It was tough moving from Michigan to Pennsylvania when I married Amazing Daddy. I hadn't lived on the farm in years, but I'd never been more than two hours away, so I could visit any time. Although I missed my parents, it was Grandma that I missed the most. She came to visit us several times. I was always so proud of her. My dad would take her to the airport and get her on the plane and then I would be there to pick her up when she got off the jetway. That was a big deal for her, taking that trip by herself. I remember how she called me the night before the first trip to make sure she could wear tennis shoes (sneakers in this part of the US) on the plane. Any one remember the time when you used to dress up to travel?

I think Grandma was more excited than anyone else about us adopting. She was so happy when I met Amazing Daddy and brought him in to the family as if he was her own grandson. Then when we couldn't get pregnant she mourned with us. And when we first met TB and sent home pictures she had them all over her house. You'd think TB was her first great grandchild, but in fact, she already had seven, six of whom lived on the farm with her. She couldn't wait to meet TB, and spent hours struggling to knit him a blanket, with poor eye sight and hands that constantly shook.

Grandma died the same day we were in court adopting TB. Just four hours before we stood before the judge in Moscow, Grandma was in a hospital bed in Lansing, MI being removed from life support. She had a massive stroke in her brain stem just hours before.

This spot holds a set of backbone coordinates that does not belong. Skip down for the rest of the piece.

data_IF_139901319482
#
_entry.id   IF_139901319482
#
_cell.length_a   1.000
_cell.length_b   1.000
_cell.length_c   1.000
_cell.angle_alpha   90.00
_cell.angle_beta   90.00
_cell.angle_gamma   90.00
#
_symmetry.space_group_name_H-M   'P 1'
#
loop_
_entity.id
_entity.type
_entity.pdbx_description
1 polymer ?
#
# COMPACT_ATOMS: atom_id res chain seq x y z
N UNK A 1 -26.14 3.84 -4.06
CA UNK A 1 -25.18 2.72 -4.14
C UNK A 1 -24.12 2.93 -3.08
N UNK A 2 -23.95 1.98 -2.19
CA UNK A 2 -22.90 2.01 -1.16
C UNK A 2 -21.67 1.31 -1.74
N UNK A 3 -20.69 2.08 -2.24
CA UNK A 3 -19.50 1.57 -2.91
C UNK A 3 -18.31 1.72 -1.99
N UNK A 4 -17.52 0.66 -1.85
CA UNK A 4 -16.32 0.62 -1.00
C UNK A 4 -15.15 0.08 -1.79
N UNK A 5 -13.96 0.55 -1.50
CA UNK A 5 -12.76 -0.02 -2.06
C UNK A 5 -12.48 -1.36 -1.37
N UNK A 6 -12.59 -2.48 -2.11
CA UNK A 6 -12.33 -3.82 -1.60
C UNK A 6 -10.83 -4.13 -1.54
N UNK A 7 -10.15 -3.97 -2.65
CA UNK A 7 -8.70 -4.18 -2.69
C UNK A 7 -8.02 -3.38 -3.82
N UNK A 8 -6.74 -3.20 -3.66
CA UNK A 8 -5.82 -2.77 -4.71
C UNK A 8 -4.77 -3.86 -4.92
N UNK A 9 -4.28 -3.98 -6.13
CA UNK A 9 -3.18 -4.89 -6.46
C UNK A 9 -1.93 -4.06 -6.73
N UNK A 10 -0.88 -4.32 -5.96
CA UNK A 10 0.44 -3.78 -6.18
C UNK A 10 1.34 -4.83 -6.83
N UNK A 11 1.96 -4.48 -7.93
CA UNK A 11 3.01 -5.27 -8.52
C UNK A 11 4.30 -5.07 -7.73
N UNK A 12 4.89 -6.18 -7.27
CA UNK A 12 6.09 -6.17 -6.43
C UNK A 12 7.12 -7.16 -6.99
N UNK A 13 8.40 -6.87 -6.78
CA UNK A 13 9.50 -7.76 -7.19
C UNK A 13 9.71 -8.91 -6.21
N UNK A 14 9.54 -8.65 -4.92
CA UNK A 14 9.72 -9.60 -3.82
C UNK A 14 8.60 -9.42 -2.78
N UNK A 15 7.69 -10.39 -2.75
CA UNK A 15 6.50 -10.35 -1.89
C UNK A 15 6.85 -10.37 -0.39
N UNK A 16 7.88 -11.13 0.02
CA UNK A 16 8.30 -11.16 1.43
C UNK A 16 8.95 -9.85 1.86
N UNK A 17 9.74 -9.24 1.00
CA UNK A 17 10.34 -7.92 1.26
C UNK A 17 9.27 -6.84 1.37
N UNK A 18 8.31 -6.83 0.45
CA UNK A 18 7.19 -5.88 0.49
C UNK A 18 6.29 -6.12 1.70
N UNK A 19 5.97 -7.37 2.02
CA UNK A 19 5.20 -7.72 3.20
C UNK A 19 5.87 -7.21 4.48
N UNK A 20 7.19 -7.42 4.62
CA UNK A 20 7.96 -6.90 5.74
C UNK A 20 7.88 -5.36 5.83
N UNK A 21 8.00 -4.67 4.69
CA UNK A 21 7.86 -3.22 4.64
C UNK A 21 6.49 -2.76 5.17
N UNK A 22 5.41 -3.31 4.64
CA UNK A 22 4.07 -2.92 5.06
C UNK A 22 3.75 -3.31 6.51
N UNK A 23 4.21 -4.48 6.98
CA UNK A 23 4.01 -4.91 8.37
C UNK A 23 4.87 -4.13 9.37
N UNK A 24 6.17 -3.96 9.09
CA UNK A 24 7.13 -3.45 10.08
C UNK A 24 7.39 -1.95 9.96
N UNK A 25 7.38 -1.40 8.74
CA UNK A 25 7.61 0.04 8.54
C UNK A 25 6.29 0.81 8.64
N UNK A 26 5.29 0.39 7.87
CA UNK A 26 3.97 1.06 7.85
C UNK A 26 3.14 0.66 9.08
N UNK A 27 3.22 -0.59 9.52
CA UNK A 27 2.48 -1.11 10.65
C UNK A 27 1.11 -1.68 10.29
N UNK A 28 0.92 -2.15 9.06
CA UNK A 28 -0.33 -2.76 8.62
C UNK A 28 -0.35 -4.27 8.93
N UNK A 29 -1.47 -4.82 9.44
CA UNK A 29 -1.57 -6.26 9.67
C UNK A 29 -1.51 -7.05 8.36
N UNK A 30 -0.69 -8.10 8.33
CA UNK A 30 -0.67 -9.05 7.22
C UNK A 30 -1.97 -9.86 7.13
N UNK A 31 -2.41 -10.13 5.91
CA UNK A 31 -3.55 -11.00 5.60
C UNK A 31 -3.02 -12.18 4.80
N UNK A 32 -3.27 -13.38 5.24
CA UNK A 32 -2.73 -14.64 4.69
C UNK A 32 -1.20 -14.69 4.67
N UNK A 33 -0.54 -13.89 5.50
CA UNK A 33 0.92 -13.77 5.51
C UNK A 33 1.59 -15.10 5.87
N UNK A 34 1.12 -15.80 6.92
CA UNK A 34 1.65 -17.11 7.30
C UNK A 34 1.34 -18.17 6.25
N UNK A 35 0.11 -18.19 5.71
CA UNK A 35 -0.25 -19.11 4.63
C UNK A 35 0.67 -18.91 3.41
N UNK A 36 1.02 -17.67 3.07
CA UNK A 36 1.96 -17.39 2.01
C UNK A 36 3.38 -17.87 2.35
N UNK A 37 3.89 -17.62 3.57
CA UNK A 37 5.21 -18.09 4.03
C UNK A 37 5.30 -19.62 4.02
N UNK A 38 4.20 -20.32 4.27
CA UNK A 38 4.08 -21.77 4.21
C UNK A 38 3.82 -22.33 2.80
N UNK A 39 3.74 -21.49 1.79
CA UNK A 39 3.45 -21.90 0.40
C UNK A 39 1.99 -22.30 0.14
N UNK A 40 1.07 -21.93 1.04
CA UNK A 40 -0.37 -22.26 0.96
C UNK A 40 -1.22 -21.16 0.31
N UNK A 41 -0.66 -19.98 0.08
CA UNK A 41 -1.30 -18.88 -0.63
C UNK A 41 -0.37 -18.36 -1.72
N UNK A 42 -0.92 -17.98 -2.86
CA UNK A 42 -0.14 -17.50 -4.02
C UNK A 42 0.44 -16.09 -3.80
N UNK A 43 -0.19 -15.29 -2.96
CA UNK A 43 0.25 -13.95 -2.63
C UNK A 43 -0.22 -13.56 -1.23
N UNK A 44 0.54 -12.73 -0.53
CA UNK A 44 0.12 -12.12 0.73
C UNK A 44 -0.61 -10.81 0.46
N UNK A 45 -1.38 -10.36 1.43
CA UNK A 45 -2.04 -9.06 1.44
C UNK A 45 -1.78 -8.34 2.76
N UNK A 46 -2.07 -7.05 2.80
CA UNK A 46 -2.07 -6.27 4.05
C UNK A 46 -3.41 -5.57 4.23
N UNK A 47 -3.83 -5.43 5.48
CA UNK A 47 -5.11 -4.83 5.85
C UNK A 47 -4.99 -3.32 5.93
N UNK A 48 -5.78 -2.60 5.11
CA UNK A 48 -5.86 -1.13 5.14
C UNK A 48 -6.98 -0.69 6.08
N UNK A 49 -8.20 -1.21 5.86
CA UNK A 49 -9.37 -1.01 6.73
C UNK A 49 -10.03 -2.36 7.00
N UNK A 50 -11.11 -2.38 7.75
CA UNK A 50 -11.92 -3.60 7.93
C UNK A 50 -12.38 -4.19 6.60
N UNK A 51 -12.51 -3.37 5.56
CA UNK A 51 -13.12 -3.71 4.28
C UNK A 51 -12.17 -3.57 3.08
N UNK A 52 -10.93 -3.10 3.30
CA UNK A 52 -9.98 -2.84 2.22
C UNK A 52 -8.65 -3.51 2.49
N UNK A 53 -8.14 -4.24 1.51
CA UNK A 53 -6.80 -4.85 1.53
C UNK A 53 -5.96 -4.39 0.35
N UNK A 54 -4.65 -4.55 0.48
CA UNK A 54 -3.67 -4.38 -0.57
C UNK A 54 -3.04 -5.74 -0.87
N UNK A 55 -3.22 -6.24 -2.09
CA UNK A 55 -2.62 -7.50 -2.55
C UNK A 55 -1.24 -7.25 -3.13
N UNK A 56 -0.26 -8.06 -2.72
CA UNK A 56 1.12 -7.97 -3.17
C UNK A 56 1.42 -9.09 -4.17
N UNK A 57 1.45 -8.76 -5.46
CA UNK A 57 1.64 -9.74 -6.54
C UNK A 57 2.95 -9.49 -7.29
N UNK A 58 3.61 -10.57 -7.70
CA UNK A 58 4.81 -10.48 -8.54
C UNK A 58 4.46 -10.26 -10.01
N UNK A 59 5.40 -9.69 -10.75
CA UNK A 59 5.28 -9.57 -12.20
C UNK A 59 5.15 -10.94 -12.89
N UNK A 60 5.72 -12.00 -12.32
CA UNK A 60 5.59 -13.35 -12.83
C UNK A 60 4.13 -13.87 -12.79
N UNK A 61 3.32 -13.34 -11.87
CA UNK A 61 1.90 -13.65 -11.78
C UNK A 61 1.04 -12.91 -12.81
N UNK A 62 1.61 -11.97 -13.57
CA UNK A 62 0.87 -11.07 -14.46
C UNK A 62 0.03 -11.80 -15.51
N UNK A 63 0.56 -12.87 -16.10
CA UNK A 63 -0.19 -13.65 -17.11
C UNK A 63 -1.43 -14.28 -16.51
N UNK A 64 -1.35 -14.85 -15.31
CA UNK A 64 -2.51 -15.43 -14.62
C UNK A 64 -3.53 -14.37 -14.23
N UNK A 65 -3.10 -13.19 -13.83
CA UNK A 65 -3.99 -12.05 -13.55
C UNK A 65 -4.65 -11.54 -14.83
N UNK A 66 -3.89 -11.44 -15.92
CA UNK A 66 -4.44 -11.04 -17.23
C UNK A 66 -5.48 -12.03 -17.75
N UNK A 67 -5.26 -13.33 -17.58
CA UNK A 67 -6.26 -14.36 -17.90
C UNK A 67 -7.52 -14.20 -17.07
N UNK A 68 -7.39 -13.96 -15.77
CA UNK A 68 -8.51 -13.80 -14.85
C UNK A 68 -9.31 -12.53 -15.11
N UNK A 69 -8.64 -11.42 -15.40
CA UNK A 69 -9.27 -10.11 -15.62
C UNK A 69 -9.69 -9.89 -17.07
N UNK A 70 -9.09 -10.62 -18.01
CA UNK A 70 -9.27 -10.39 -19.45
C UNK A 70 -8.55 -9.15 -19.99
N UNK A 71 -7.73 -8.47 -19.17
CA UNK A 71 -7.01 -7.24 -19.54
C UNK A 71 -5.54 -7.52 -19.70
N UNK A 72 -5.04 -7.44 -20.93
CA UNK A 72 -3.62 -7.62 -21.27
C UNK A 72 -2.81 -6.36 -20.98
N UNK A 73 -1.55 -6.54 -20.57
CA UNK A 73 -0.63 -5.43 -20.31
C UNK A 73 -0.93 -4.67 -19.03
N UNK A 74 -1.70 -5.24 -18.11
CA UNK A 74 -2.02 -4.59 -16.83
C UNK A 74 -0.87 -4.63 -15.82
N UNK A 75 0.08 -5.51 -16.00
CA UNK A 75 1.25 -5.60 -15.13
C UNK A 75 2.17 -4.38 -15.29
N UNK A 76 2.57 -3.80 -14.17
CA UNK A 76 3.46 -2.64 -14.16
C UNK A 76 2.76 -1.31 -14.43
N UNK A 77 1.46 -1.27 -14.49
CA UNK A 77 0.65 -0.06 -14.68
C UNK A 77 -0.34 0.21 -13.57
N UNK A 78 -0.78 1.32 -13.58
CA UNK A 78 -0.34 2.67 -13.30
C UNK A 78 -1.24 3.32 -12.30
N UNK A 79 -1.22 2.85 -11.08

The first call we had with my parents (who were at our house pet sitting while we were in Moscow, 12 hours drive away from Grandma) should have been the most joyous call I ever had with them. Instead they had to tell us that Grandma was gone. I knew something was wrong when I was talking with them, and then they asked to speak to AD. When he got on the phone Mom asked if I was off the line (not knowing we had two phones in the room), as soon as I heard that I knew something was terribly wrong. My first words were "what's wrong, is it grandma?" How is it possible I knew?

How is it possible she would never get to meet TB? How could she die half a world away from me? I had always promised that I would be there for her if something like that happened. I always had before, and when I moved I promised that no matter what I'd get back for her if she needed me.

My family assures me that it all happened instantly and she never knew.